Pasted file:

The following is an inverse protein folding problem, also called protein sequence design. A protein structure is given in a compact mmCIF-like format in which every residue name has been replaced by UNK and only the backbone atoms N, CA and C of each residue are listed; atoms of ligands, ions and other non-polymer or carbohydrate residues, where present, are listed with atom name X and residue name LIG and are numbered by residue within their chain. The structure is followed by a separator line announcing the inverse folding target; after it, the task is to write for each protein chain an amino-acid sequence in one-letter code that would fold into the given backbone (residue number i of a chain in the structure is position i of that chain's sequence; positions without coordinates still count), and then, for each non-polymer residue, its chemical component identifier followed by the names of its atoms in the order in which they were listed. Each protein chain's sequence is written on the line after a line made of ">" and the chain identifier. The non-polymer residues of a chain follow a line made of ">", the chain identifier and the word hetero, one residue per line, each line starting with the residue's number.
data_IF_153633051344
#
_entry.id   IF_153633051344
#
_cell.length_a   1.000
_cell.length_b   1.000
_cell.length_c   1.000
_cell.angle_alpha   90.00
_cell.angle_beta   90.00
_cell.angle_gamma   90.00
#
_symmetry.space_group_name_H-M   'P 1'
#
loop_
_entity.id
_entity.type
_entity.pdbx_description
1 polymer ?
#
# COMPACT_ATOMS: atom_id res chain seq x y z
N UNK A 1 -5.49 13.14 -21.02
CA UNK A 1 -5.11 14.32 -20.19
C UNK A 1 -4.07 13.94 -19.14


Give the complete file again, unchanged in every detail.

The following is an inverse protein folding problem, also called protein sequence design. A protein structure is given in a compact mmCIF-like format in which every residue name has been replaced by UNK and only the backbone atoms N, CA and C of each residue are listed; atoms of ligands, ions and other non-polymer or carbohydrate residues, where present, are listed with atom name X and residue name LIG and are numbered by residue within their chain. The structure is followed by a separator line announcing the inverse folding target; after it, the task is to write for each protein chain an amino-acid sequence in one-letter code that would fold into the given backbone (residue number i of a chain in the structure is position i of that chain's sequence; positions without coordinates still count), and then, for each non-polymer residue, its chemical component identifier followed by the names of its atoms in the order in which they were listed. Each protein chain's sequence is written on the line after a line made of ">" and the chain identifier. The non-polymer residues of a chain follow a line made of ">", the chain identifier and the word hetero, one residue per line, each line starting with the residue's number.
data_IF_153633051344
#
_entry.id   IF_153633051344
#
_cell.length_a   1.000
_cell.length_b   1.000
_cell.length_c   1.000
_cell.angle_alpha   90.00
_cell.angle_beta   90.00
_cell.angle_gamma   90.00
#
_symmetry.space_group_name_H-M   'P 1'
#
loop_
_entity.id
_entity.type
_entity.pdbx_description
1 polymer ?
#
# COMPACT_ATOMS: atom_id res chain seq x y z
N UNK A 1 -5.49 13.14 -21.02
CA UNK A 1 -5.11 14.32 -20.19
C UNK A 1 -4.07 13.94 -19.14